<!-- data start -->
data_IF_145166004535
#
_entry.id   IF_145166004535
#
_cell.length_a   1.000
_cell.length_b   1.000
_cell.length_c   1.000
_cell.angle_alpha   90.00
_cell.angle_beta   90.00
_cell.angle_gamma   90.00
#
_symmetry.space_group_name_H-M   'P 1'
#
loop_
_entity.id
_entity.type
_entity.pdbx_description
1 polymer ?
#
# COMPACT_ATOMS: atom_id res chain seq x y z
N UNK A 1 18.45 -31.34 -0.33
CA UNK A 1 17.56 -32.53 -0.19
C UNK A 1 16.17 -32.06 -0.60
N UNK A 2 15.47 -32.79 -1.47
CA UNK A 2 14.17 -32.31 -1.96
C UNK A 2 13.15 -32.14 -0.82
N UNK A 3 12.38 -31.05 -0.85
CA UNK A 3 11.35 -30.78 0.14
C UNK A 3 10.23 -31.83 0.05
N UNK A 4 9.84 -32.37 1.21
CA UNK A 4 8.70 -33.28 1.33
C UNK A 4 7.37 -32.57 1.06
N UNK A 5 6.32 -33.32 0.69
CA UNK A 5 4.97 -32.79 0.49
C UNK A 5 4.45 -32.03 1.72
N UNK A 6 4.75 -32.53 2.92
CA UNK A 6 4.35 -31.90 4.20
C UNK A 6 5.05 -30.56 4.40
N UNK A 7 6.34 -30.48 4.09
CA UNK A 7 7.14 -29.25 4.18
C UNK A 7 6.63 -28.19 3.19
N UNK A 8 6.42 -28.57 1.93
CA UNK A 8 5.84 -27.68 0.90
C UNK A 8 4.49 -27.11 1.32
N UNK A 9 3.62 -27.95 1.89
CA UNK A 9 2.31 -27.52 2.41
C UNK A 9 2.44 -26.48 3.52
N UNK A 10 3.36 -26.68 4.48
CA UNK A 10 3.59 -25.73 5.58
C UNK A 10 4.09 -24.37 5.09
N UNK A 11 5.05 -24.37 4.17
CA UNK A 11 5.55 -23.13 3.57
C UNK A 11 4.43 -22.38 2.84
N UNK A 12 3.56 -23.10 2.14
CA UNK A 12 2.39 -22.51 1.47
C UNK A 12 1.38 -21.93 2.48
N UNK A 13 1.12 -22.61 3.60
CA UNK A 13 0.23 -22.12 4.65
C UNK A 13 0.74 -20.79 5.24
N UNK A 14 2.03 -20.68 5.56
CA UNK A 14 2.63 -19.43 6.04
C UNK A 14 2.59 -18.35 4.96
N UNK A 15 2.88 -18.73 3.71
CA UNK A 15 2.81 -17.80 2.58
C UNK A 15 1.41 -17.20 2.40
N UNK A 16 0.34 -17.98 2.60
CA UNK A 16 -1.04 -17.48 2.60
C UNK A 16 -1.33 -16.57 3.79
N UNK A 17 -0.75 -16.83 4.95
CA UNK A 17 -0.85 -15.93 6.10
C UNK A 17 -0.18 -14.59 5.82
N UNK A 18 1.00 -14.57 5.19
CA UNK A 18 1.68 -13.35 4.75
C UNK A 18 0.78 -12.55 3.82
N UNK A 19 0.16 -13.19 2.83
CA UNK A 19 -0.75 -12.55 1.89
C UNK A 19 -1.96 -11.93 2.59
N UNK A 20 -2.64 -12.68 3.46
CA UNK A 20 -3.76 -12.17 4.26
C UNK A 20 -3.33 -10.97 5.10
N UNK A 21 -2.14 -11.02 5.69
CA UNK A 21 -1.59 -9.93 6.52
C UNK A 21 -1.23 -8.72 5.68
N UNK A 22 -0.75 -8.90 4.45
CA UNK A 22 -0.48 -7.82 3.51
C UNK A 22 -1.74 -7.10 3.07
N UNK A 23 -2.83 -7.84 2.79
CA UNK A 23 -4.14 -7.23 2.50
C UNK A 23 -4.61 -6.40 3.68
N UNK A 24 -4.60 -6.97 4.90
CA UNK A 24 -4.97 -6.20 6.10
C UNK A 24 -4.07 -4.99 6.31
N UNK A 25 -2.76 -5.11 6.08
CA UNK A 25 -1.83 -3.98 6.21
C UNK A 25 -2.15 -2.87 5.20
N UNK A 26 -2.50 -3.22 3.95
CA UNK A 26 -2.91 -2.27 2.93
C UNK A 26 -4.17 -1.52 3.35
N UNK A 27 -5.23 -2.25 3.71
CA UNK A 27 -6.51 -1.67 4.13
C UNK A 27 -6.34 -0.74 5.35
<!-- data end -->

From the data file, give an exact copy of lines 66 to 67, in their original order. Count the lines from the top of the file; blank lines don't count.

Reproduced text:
N UNK A 16 0.34 -17.98 2.60
CA UNK A 16 -1.04 -17.48 2.60